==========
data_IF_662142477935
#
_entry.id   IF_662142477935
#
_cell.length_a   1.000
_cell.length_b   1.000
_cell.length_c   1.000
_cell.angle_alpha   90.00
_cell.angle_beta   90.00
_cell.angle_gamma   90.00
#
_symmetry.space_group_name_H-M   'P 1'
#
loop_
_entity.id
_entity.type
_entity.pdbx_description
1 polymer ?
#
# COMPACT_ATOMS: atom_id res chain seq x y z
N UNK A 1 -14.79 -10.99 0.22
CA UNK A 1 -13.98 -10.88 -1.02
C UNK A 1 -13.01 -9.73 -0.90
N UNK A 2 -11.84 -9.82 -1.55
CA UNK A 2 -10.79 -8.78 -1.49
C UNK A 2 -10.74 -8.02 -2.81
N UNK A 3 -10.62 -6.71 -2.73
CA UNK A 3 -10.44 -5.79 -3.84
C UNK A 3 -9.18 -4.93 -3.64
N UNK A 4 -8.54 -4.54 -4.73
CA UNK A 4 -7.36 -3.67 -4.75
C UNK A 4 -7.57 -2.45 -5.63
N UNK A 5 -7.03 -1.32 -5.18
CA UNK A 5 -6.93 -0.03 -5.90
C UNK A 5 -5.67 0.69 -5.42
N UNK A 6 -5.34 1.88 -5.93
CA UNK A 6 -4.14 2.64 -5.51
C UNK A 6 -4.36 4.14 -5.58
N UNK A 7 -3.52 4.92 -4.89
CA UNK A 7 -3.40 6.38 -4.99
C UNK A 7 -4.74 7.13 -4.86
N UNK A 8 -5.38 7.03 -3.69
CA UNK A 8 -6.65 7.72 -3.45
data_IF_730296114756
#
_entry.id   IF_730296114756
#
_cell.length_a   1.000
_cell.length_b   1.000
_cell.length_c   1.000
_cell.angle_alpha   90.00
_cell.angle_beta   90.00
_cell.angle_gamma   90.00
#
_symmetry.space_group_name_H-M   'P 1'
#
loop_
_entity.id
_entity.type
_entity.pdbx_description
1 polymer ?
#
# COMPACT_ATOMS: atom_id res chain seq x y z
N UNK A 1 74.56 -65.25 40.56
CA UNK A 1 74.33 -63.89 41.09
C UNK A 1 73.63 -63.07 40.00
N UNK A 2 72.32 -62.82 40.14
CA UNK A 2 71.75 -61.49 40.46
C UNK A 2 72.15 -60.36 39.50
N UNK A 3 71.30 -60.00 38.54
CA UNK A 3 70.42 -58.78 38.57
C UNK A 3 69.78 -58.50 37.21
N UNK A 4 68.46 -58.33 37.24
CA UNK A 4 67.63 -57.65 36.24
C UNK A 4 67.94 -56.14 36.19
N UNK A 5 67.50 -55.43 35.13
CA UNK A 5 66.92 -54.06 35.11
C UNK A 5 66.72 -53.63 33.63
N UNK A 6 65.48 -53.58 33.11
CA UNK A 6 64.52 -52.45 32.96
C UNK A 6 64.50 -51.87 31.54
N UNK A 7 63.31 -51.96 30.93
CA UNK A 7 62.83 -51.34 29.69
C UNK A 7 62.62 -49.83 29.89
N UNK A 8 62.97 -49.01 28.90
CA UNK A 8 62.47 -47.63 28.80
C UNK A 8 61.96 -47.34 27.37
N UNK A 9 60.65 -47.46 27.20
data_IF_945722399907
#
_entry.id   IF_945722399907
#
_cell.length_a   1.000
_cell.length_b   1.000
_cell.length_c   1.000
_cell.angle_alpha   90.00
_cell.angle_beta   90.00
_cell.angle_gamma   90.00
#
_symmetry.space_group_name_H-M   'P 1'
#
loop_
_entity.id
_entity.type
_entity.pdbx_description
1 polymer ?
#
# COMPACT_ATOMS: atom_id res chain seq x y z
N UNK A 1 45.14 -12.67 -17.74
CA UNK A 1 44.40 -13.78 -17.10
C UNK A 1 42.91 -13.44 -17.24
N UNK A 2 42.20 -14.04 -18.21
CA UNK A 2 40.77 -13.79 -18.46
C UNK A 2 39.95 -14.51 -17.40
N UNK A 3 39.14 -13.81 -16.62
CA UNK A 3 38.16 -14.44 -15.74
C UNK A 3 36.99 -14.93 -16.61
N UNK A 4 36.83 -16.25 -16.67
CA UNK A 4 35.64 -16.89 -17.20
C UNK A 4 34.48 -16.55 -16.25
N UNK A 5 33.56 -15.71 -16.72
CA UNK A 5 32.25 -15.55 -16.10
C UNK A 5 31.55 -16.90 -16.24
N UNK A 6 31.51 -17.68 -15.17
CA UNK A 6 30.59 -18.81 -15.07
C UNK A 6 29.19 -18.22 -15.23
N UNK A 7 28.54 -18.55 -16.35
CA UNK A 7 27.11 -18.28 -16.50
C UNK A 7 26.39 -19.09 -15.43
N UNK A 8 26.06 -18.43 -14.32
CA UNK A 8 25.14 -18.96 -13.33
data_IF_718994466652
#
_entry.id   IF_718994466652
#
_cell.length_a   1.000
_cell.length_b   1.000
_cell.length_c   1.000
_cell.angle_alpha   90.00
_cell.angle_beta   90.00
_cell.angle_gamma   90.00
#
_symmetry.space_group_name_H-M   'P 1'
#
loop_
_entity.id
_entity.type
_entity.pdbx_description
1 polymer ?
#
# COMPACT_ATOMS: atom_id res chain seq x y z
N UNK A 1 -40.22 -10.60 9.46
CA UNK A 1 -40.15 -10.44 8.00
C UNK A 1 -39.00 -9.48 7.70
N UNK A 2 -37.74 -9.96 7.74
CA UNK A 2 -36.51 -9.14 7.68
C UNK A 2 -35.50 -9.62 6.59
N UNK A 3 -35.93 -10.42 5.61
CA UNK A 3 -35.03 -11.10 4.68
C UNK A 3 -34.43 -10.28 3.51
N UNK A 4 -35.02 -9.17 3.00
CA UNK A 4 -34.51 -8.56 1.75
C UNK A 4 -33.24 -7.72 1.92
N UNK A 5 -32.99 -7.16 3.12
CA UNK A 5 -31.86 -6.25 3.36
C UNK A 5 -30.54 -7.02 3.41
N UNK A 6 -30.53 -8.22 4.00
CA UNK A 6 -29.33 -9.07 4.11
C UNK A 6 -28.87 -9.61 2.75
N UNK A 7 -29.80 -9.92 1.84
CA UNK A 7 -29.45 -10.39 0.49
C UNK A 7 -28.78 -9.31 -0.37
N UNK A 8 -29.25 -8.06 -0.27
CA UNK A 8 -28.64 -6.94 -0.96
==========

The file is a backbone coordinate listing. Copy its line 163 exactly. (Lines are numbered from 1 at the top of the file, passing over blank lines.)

C UNK A 4 -33.24 -7.72 1.92